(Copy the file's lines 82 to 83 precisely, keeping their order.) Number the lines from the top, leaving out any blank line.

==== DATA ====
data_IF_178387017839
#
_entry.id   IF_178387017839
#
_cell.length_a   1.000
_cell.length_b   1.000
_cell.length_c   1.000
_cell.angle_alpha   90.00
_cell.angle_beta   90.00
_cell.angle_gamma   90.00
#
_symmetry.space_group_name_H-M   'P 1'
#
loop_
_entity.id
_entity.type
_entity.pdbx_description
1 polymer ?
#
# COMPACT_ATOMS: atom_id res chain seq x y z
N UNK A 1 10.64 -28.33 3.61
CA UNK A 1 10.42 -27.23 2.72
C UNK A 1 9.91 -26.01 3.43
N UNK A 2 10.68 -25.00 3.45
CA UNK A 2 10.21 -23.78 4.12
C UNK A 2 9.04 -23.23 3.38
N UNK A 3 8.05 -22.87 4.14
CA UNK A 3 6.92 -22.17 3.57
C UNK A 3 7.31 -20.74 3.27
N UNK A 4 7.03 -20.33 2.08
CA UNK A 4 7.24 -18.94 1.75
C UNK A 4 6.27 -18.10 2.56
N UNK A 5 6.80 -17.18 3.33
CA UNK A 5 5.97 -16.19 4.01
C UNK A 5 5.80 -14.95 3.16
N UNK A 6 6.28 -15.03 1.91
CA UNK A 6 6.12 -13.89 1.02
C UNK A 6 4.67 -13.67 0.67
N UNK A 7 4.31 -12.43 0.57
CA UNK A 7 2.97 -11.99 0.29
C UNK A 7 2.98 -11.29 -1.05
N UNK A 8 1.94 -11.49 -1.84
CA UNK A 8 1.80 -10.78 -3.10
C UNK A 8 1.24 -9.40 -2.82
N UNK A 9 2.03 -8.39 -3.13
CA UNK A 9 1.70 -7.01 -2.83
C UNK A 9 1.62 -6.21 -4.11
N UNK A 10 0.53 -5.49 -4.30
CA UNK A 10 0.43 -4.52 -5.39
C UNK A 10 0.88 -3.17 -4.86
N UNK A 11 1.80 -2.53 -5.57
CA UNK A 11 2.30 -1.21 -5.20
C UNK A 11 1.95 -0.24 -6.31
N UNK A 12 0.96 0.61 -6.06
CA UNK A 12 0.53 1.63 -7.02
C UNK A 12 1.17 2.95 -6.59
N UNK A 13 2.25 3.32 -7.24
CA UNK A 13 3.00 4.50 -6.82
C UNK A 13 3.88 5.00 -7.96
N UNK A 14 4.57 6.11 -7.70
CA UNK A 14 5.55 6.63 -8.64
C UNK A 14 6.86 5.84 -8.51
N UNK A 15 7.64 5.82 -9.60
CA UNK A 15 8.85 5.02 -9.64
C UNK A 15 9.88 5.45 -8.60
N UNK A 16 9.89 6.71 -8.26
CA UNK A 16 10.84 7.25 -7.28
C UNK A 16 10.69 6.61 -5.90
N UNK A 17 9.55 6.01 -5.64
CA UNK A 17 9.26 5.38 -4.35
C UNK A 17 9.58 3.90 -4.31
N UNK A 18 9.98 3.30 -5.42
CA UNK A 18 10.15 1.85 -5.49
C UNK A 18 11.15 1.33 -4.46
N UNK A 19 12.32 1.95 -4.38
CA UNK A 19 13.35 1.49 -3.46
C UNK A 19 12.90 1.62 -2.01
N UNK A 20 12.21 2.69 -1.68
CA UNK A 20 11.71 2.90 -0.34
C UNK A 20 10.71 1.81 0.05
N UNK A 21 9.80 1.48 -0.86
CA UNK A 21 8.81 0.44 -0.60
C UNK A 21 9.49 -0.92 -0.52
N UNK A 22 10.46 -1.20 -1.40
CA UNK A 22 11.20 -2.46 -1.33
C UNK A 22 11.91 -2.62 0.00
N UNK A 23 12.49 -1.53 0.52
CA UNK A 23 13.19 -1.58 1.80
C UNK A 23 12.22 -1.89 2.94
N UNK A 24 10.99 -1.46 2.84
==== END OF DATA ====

CA UNK A 21 8.81 0.44 -0.60
C UNK A 21 9.49 -0.92 -0.52